Griffin does it with respect

FRANK ZICARELLI, QMI Agency

, Last Updated: 6:37 PM ET

For every highlight comes almost as many hits, a price Blake Griffin pays for a style that’s as powerful as his nightly dunks.

Whether it’s a flagrant foul by Eddie House, Elton Brand or Marcus Camby, a hard foul by Brendan Haywood or even a blow delivered by Andre Miller that would earn the Blazers point guard a one-game suspension, the prized Clippers rookie refuses to retaliate.

“I think I’ve learned to deal with it a little bit better each game I play,” Griffin said. “Every season, I learn more and more how to deal with it.”

It’s a given Griffin will be forced to endure more lumps, but it’s comical how some of the game’s experienced players have dealt with his intensity and competitive spirit that demands Griffin play all out until the game’s final buzzer with no malice intended, a mind-set that should be applauded.

The list of players who have been irritated by Griffin’s aggression includes Ron Artest, Lamar Odom and James Posey, to name a few.

“He plays hard,” said Posey. “I play hard. You have to adjust to the game and go about it that way.”

Griffin would produce his season-high 47-point game over Posey’s Pacers and later reached out to the veteran swingman for a hand shake.

“He tried and I declined,” Posey said. “He already gave us 40-something and I’m going to shake his hand and thank him? I’m good.”

Griffin comes from a basketball-playing family, the patriarch being Tommy Griffin, Blake’s dad, a well-respected and highly acclaimed high school coach from Oklahoma who instilled values the younger Griffin embraces to this very day, even in the cut-throat world that is the NBA.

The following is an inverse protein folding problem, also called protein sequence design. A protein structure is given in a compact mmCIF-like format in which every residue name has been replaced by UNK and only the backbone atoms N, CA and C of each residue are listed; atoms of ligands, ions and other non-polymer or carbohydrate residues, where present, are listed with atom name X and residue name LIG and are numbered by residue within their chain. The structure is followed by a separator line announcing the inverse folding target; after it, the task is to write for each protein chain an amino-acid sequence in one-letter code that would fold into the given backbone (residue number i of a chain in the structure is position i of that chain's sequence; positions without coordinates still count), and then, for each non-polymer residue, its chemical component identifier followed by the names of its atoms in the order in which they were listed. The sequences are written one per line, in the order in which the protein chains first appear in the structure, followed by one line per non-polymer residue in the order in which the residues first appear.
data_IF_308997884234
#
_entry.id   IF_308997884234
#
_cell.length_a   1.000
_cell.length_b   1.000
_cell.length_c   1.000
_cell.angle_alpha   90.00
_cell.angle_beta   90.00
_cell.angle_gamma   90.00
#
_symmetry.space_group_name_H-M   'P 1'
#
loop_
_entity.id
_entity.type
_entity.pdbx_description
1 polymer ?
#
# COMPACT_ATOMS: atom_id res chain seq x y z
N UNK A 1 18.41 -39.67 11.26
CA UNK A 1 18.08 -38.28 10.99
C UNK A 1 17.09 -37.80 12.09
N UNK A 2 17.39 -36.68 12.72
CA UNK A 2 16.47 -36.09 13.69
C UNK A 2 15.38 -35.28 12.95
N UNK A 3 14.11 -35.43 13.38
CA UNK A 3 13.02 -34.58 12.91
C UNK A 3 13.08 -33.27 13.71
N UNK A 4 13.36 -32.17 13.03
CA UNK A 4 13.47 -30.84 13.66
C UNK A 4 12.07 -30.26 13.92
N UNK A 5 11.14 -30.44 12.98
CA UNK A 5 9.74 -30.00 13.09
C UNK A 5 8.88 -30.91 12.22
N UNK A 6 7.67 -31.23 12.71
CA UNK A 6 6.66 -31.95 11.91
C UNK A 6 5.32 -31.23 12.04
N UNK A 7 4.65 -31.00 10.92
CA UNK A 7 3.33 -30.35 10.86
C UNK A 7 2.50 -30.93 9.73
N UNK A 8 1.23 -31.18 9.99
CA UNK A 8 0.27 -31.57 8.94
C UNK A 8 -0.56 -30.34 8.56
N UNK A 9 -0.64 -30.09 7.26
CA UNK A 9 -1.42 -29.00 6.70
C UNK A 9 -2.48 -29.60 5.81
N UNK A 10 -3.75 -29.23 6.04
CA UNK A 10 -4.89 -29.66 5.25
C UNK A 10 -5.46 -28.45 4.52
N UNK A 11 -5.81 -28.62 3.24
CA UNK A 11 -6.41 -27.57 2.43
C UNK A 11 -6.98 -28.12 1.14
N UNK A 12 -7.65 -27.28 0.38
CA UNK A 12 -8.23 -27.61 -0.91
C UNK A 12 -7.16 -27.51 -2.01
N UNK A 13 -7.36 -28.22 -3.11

“When I was in high school, he told me: ‘Let your game do the talking. You don’t have to go out and try to rough them up or anything. For one, you might have to sit out the next game.’

“It kind of lets people know that they’ve gotten to you.”

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The book on Blake

Blake Griffin was taken first overall by the L.A. Clippers in the 2009 NBA draft out of Oklahoma, but sat out the entire season with a left knee injury.

At 6-foot-10 and 250 pounds, Griffin’s vertical jump has been measured in excess of three feet.

Griffin, 21, dunked for the first time at age 13; his first basket in the NBA came on a dunk in Portland, a one-handed alley-oop flush over Nicolas Batum.

Shaquille O’Neal lists Griffin, Kobe Bryant and LeBron James as the only NBA players he’ll allow his son to watch.

“He’s a beast. He’s definitely one of the most exciting players to come into the league in a while.” — Mavs centre Tyson Chandler.

“He’s a star. The things he’s doing as a rookie are very impressive. He has power, athleticism and touch.” — Bulls head coach Tom Thibodeau.


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